Kenya’s empty streets are saying: We threw it all away
What have we squandered? It is Thursday morning. The polling stations around my constituency are almost empty and very quiet — voter turnout is nothing compared with that in August. Does that mean voters here followed the opposition’s call to stay home and pray? Or that voters decided to play it safe and wait it out? Or that they simply want the whole sorry debacle to be over?
I can’t say. But I can say that we have squandered the potential for the extraordinary leap forward that the Supreme Court’s September ruling gave us. We had the opportunity to advance, to deepen, the meaning our democracy. We decided to throw that opportunity away.
And what followed? Defamatory, libellous and slanderous attacks on our Supreme Court Justices. To incumbentorganised demonstrations against them. To parliamentary moves to undo the careful provisions put in place post-2007/ 8 to guard our vote. To the incumbent’s mobilisation of other institutions — like the anti-corruption body — to undermine the Supreme Court staff.
Then there were the extraordinary goings-on within the electoral management body. Evidence of differences of opinion between the commissionersabout how to circumvent the ruling — except on minor, technical concessions.
No movement on how, exactly, the EMB’S information technology system had been so blatantly breached. Or on who enabled those breaches. No movement on how, exactly, so many fraudulent tallying forms made it into the final count. Or on who facilitated that. Definitely no movement on the opposition’s demands.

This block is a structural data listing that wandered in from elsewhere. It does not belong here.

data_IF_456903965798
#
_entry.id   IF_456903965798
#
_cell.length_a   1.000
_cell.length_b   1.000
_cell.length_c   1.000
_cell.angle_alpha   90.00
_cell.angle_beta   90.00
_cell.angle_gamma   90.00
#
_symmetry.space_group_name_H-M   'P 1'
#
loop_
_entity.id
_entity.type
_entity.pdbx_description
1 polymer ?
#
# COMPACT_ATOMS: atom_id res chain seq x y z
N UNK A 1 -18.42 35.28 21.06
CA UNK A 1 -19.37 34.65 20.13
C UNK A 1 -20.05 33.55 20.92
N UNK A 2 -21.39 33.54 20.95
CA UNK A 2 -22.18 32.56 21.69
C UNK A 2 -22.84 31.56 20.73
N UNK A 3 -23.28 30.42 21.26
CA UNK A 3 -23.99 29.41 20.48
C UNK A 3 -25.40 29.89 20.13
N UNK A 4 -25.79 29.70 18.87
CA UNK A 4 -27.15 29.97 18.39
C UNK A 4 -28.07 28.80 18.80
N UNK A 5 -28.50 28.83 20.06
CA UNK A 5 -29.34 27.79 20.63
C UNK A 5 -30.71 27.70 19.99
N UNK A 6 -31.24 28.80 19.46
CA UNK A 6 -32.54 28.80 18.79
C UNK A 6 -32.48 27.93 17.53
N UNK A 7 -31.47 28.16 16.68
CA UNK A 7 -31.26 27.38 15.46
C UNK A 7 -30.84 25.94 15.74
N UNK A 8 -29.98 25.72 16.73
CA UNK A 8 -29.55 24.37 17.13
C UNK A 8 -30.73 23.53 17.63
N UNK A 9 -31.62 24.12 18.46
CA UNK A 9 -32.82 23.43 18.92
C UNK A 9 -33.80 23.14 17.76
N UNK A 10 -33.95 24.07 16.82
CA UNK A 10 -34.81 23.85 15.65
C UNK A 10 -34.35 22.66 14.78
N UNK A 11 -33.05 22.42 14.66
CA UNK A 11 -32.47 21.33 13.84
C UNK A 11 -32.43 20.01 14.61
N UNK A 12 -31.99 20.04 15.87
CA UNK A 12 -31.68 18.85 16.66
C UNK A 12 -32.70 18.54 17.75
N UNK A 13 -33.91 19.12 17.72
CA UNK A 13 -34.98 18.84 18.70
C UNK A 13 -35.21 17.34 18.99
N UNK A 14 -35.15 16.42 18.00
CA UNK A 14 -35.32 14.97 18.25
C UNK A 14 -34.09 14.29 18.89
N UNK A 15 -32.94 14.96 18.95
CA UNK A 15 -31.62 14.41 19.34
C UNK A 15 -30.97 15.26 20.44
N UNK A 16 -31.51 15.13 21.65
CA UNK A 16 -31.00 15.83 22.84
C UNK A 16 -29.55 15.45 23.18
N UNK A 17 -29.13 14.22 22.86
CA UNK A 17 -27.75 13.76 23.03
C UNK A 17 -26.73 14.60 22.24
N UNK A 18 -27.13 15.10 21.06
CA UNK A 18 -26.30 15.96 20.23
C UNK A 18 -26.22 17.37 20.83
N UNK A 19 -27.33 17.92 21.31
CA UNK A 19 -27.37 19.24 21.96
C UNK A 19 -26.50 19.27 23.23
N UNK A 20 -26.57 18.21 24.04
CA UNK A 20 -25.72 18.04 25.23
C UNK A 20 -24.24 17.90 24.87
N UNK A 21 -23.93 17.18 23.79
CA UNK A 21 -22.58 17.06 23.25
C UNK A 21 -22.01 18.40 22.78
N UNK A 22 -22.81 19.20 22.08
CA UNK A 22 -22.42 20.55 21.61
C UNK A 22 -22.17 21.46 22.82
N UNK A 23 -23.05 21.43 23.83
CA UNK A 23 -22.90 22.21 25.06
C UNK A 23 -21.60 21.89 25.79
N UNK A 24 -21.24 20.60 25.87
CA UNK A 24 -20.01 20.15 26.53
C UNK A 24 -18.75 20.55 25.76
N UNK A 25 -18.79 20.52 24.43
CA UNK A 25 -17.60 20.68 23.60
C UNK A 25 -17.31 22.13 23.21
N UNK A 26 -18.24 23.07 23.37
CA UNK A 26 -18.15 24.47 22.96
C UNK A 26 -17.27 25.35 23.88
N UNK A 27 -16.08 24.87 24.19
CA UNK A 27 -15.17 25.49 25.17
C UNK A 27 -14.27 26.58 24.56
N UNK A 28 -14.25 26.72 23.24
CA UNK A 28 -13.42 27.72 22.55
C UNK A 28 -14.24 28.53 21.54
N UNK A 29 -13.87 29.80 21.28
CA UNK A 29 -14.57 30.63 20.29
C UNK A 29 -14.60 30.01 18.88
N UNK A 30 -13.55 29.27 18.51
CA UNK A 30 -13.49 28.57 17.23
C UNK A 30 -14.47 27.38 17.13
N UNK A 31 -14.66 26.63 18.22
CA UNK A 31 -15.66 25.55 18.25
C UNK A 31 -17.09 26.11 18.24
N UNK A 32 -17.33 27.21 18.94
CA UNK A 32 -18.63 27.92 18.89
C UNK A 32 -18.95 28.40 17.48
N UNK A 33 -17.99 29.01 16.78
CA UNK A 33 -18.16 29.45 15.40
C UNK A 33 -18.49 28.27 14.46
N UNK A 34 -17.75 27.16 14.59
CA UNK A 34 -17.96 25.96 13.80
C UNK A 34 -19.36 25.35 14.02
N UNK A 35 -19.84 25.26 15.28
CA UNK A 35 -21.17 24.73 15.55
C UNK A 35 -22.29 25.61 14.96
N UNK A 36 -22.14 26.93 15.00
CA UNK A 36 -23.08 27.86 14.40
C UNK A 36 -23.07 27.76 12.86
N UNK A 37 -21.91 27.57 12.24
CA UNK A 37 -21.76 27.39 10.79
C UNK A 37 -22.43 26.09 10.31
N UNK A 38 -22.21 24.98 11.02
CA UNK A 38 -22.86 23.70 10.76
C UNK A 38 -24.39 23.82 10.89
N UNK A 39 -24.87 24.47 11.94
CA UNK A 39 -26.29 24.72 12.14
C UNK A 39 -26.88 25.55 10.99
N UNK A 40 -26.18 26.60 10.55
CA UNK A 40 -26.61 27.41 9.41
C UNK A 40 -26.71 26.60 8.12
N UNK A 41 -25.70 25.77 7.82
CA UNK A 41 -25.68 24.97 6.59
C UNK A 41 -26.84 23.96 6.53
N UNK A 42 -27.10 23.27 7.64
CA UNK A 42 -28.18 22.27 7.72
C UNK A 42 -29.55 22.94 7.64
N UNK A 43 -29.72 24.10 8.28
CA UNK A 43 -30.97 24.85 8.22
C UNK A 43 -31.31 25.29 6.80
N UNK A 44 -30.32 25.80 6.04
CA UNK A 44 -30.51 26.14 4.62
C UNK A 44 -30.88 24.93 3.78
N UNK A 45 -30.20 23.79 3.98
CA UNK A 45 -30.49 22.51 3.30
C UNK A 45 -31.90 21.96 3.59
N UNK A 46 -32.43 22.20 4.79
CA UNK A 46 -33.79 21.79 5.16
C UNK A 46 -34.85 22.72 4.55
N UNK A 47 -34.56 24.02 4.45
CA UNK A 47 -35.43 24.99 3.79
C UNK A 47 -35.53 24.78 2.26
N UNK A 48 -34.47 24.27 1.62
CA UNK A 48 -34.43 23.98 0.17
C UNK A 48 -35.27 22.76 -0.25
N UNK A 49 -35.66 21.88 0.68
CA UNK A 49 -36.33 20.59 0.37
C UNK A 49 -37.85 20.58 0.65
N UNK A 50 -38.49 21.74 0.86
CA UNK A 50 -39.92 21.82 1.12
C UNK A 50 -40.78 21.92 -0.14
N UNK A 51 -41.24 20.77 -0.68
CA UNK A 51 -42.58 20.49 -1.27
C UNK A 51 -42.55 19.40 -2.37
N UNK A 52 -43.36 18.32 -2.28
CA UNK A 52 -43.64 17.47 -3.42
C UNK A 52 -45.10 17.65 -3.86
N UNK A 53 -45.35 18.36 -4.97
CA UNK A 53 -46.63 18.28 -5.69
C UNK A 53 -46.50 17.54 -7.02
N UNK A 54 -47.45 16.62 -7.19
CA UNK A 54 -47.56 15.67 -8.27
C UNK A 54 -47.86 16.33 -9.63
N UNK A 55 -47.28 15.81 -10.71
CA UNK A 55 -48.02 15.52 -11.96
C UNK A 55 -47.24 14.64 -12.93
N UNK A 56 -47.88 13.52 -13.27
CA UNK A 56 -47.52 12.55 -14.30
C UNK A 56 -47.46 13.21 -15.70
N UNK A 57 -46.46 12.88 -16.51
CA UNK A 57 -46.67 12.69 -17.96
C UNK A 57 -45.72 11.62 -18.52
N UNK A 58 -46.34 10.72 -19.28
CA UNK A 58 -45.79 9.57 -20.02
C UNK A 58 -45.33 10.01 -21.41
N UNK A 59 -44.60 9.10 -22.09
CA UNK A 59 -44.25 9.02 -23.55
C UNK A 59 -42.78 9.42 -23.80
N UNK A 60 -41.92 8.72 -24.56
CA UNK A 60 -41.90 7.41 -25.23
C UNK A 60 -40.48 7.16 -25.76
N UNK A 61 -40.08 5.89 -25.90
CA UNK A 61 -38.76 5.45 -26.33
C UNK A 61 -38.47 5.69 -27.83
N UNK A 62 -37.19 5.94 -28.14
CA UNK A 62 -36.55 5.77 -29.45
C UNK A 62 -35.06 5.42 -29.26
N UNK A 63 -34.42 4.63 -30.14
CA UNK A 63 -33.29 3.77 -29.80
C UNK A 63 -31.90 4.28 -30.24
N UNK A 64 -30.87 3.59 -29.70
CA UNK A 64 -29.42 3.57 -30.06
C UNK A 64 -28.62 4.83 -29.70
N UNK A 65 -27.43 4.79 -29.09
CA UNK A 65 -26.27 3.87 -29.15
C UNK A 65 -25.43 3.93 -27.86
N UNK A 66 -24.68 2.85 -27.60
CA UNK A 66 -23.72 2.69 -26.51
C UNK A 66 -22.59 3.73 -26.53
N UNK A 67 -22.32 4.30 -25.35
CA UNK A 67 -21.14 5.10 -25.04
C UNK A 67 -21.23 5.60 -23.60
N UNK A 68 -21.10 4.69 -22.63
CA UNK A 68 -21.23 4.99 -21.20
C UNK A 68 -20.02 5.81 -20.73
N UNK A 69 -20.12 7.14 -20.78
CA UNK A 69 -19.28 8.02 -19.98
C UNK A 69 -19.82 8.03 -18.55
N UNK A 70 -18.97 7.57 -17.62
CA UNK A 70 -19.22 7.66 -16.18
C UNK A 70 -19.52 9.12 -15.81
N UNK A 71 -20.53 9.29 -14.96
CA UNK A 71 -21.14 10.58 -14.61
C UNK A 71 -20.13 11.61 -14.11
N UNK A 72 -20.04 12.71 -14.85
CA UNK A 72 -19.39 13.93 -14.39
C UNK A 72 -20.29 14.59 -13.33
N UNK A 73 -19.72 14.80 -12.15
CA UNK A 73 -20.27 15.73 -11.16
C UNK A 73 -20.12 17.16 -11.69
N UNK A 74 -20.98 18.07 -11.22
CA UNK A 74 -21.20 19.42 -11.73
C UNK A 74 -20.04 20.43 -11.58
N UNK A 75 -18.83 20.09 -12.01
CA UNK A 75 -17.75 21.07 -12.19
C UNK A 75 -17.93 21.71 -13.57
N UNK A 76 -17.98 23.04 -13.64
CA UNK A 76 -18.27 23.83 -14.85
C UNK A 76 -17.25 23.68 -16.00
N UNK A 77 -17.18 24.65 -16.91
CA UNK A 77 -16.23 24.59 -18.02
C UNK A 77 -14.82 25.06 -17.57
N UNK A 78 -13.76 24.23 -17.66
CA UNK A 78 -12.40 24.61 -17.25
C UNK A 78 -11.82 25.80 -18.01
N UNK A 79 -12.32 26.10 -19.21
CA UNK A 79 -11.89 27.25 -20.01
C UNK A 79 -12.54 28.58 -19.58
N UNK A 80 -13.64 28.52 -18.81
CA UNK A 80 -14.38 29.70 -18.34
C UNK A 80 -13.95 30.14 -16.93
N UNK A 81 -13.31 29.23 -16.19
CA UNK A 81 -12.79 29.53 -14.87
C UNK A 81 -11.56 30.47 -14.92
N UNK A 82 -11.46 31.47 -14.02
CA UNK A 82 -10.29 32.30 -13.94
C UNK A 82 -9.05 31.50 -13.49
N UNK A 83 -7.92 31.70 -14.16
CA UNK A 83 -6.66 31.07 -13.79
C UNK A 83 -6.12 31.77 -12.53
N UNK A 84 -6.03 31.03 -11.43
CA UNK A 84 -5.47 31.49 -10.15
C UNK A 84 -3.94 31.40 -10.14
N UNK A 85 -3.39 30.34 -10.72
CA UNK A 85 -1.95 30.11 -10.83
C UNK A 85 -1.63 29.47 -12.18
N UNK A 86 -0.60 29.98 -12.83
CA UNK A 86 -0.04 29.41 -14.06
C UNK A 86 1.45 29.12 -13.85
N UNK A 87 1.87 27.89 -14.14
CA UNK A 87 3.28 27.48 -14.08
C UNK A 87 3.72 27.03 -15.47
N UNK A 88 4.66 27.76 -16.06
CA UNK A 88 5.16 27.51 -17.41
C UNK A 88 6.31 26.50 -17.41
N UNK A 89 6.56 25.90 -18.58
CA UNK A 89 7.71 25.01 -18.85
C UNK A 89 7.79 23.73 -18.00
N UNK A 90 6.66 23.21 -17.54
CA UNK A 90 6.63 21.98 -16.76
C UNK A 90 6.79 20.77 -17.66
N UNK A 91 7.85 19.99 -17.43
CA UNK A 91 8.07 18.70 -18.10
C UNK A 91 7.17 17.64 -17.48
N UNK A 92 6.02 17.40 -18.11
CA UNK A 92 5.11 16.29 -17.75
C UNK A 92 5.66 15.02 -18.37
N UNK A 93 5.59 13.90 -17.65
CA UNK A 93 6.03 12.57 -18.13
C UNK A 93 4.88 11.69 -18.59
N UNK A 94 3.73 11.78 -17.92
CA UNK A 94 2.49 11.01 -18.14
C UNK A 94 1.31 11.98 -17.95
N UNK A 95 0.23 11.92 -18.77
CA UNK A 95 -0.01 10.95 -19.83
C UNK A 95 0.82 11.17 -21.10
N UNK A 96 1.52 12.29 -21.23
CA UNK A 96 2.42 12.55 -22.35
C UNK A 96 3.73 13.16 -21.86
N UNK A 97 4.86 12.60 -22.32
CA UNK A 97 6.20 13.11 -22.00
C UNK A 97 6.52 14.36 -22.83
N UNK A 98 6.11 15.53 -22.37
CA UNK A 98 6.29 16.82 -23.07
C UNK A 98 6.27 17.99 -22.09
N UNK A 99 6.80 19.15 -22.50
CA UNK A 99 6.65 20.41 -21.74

The attempt to form the broad-based “We the People” platform to urge dialogue between the main political protagonists and the EMB fell apart before it had even begun. With the private sector and the religious bodies being more concerned, in the end, about dialogue towards “healing” and deterring projections of Jubileesupporter violence in the event of a delay.
Finally, the last-ditch effort to stop the fresh poll through the Supreme Court by civil society was received with blatant contempt by the Supreme Court Justices, who simply failed to attend. Bear in mind here that the Supreme Court Justices only had to hear that one petition. Their counterparts in the High Court and Appeals Court have been working themselves to the bone hearing all the election-related cases since September.
Yet these are the institutions we are being asked to respect. Institutions that are torn apart by state (incumbent) capture, co-option and coercion.
This is what we have done to ourselves. Everybody in these institutions will, at the end of the day, have to do their own individual moral accounting.
What comes next? An incumbency lacking in legitimacy, which revealed its full hubris and ruthlessness over the past couple of weeks. An opposition with so few options on its hands that it’s now calling on all of us, not just its supporters, to join it in its campaign for civil disobedience and resistance.
A country torn apart. A people torn apart. A squandering of the promise the Supreme Court held out to us.
We have squandered the potential for the extraordinary leap forward that the Supreme Court’s ruling gave us
L. Muthoni Wanyeki is the Africa director of the Open Society Foundations. Muthoni. Wanyeki@opensocietyfoundations.org